The inspector told the teacher, “You are stating such lofty words to the children. Will there be any change or transformation in the children because of these words?” The inspector went on, saying: “By speaking these words, there is no effect on the children. You are merely speaking these words”.
The teacher, however, was very clever. He told a student, “Hold this inspector by his shirt collar and throw him out of the classroom!” The inspector then got very angry, telling the teacher, “You are putting me to shame. I am going to punish you”. The teacher responded, “I simply spoke those words. I did not really throw you out of the classroom. Right now you said ‘using a word does not make any impact then why are you doing it’, but because I used a harsh word, and despite what you said, there was so much reaction from within you”.
Therefore, the teacher proved that every word does have a deep and significant meaning. When a word is spoken, there is a feeling behind that word that leaves its mark on the one being spoken to.For me, this story - though it does not specifically say so - also relates to what is said in terms of whether an issue is true or not. We should not be allowed to be swayed by a political argument if it does not meet certain imperative truth tests, such as 'is it likely that such a policy will have a positive effect on climate change?' or 'will that policy help to bring about world peace?'
Why do I have such a strong view on this? Because we are intended to live according to certain universal laws. There follows another quotation from Hindu tradition (note that Aum - or Om - is recited before and after all Hindu prayers):
The fundamental element [in the universe] is space. Space is nothing but a kind of vibration. What is that vibration in the space? That is nothing but the sound of Aum. The space is the fundamental component of every other element like wind, water, fire and earth. Therefore, every element has this vibration of Aum contained in it.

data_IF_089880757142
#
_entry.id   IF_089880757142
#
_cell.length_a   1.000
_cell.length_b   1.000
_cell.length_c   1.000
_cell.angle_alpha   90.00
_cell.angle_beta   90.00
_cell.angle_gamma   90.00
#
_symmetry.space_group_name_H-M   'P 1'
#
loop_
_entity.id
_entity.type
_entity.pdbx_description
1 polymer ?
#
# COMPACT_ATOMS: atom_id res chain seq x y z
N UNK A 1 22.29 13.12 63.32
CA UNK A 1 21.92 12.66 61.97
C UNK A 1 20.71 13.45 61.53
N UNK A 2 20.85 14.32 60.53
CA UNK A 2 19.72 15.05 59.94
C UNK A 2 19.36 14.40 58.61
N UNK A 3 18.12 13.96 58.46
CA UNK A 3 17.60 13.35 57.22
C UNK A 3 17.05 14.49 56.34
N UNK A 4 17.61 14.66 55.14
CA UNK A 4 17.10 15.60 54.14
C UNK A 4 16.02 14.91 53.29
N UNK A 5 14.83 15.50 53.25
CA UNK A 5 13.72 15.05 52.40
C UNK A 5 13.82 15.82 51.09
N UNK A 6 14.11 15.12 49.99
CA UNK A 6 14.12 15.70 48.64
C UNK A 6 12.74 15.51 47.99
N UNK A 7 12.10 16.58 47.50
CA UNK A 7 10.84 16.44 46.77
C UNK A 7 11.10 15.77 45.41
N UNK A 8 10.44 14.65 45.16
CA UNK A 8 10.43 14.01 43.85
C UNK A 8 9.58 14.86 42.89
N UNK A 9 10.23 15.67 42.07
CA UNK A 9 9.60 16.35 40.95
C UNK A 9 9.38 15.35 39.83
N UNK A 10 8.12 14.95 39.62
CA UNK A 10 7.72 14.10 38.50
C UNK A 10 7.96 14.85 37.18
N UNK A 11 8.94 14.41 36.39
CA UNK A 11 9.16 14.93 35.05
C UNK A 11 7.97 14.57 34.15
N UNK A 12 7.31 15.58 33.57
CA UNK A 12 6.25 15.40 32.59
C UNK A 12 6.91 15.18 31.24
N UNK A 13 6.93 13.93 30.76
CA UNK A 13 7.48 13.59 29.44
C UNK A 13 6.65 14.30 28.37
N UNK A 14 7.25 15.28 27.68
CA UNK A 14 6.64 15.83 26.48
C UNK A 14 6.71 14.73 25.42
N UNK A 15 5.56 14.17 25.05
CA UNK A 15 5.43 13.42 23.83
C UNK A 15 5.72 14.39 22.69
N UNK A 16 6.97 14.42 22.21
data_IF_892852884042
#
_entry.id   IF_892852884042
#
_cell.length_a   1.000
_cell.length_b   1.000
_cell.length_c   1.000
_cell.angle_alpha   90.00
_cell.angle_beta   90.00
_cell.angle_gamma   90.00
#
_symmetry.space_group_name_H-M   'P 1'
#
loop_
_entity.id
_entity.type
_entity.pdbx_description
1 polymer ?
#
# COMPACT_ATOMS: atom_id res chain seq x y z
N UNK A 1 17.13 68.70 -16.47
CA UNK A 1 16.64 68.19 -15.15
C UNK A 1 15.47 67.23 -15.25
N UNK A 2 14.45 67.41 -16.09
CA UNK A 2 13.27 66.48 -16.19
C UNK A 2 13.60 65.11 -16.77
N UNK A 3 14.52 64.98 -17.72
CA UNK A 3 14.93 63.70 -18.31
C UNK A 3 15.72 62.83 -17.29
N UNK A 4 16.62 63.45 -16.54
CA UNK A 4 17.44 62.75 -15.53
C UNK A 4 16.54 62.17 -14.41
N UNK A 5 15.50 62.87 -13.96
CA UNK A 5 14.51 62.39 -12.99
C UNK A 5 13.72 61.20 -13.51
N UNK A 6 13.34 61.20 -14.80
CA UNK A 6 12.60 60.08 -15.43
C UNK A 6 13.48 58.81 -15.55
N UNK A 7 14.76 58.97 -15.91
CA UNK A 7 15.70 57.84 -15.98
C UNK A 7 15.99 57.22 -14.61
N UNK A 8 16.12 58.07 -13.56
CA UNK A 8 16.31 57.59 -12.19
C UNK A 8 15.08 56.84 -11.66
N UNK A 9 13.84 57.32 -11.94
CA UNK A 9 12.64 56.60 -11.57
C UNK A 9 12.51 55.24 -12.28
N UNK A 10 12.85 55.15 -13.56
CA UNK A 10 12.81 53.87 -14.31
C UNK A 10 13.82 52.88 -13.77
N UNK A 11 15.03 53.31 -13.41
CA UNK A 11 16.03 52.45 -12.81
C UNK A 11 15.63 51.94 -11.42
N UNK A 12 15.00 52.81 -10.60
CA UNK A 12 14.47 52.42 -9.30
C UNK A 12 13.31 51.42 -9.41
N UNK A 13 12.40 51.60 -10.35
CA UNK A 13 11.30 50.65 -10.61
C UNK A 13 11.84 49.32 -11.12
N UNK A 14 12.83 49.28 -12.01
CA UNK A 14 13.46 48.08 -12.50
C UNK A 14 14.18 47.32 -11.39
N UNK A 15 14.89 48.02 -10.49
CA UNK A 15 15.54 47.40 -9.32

From the earth emerged the plant world. From plants comes the food. From food emerges man! Therefore, the vibration of Aum, which is there in the earth, manifests itself first in the plants, then in the food, then finally in man himself. Therefore, the Aum vibration is perpetually at work in every human being, twenty-four hours per day.The conclusion from this is that what we say should be in tune with the universal vibration, Aum, in the way we conduct ourselves. Jesus, and all the great masters, understood this, as did philosophers and scientists like Ralph Waldo Emerson, Albert Einstein, and Aldous Huxley in his The Perennial Philosophy.
I happen to have the view that Hindu science and philosophy teaches far more than the modern versions of religion, whether Christian, Islamic or any other, though I do not question the validity of those religions in their own context. The above quotations mirror some basic and essential views of Hindu science and philosophy which, in my view, transcends normal religion.
If you can agree that those quotations seem to reflect some truth of existence, then we should be able to agree that we currently have some fundamental flaws in the way we speak and inter-relate as we all too often act without being conscious of those truths. Especially, but certainly not only, in the world of politics.
Perhaps we might be able to gain a proper sense of direction and be able to live in unity and peace if we could grasp and apply some of these truths. We can do it if we are willing and have love in our hearts. In fact, it is imperative we do this otherwise the future, the future of our children, looks bleak.
There are many people that strive in their own way to make this a better world, but it is now surely time that we collectively need to become more like real human beings rather than being influenced by the voices of fear. What else makes sense?
Thank you for reading this.